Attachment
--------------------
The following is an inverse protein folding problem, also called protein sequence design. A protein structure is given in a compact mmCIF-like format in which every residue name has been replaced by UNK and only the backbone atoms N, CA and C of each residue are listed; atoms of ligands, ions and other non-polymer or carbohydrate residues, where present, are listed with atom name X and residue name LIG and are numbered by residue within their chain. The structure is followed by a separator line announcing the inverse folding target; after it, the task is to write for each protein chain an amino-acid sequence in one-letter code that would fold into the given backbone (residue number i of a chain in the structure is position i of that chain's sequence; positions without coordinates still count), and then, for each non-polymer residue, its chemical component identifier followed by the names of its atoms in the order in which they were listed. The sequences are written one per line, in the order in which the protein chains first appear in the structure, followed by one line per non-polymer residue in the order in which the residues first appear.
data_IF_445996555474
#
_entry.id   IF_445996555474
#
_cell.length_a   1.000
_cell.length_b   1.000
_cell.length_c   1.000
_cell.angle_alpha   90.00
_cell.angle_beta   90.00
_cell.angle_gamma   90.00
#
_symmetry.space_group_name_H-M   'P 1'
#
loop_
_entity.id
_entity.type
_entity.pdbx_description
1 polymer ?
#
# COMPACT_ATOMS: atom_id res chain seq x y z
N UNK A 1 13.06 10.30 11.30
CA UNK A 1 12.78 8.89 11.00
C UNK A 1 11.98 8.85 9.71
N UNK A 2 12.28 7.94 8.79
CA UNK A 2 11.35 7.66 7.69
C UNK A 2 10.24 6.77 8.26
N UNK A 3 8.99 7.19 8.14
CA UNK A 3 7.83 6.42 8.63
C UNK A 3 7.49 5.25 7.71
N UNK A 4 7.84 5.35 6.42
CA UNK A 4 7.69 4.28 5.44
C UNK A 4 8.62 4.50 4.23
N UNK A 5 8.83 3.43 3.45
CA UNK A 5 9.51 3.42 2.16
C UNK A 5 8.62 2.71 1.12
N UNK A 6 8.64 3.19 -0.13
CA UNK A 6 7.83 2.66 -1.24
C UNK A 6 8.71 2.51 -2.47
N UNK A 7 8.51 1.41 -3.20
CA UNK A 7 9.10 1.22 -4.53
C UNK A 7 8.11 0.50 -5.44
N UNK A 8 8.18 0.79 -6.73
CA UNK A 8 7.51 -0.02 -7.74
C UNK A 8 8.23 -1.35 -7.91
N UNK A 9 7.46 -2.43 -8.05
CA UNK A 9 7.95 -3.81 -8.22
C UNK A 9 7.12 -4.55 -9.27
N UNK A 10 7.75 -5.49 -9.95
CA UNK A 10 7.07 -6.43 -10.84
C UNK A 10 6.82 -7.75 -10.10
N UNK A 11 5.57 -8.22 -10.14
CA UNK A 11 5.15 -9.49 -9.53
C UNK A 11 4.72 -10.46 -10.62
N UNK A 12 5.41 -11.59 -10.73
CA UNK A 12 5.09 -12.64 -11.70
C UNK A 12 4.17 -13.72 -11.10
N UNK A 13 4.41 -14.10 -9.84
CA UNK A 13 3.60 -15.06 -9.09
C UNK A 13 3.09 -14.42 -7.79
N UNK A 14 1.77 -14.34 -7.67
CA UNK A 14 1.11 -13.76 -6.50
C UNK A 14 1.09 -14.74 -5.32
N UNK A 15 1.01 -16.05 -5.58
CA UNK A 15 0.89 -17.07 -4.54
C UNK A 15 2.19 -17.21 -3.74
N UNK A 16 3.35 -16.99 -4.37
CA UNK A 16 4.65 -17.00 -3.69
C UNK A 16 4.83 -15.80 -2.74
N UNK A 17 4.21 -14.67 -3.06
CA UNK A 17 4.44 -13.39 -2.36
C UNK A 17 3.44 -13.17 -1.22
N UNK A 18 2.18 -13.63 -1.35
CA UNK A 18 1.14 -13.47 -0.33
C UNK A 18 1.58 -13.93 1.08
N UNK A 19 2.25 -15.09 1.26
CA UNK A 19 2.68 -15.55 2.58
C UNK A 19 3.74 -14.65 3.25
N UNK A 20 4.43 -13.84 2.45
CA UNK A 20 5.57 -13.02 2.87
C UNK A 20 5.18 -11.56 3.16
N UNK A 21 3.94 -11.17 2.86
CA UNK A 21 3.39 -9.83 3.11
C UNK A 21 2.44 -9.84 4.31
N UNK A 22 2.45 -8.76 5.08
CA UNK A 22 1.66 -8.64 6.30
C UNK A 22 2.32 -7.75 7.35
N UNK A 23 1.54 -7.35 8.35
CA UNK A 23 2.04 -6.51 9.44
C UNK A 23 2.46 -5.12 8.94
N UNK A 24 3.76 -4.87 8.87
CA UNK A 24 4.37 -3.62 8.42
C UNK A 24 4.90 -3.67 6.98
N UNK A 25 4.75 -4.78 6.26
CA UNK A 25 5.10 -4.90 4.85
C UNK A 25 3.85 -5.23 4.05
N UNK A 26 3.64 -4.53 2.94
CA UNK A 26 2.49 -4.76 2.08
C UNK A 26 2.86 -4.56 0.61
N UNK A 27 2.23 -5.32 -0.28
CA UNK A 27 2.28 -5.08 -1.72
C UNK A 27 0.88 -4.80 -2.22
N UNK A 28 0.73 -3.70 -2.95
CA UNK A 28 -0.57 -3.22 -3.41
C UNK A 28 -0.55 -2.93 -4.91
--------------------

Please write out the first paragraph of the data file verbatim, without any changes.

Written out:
The following is an inverse protein folding problem, also called protein sequence design. A protein structure is given in a compact mmCIF-like format in which every residue name has been replaced by UNK and only the backbone atoms N, CA and C of each residue are listed; atoms of ligands, ions and other non-polymer or carbohydrate residues, where present, are listed with atom name X and residue name LIG and are numbered by residue within their chain. The structure is followed by a separator line announcing the inverse folding target; after it, the task is to write for each protein chain an amino-acid sequence in one-letter code that would fold into the given backbone (residue number i of a chain in the structure is position i of that chain's sequence; positions without coordinates still count), and then, for each non-polymer residue, its chemical component identifier followed by the names of its atoms in the order in which they were listed. The sequences are written one per line, in the order in which the protein chains first appear in the structure, followed by one line per non-polymer residue in the order in which the residues first appear.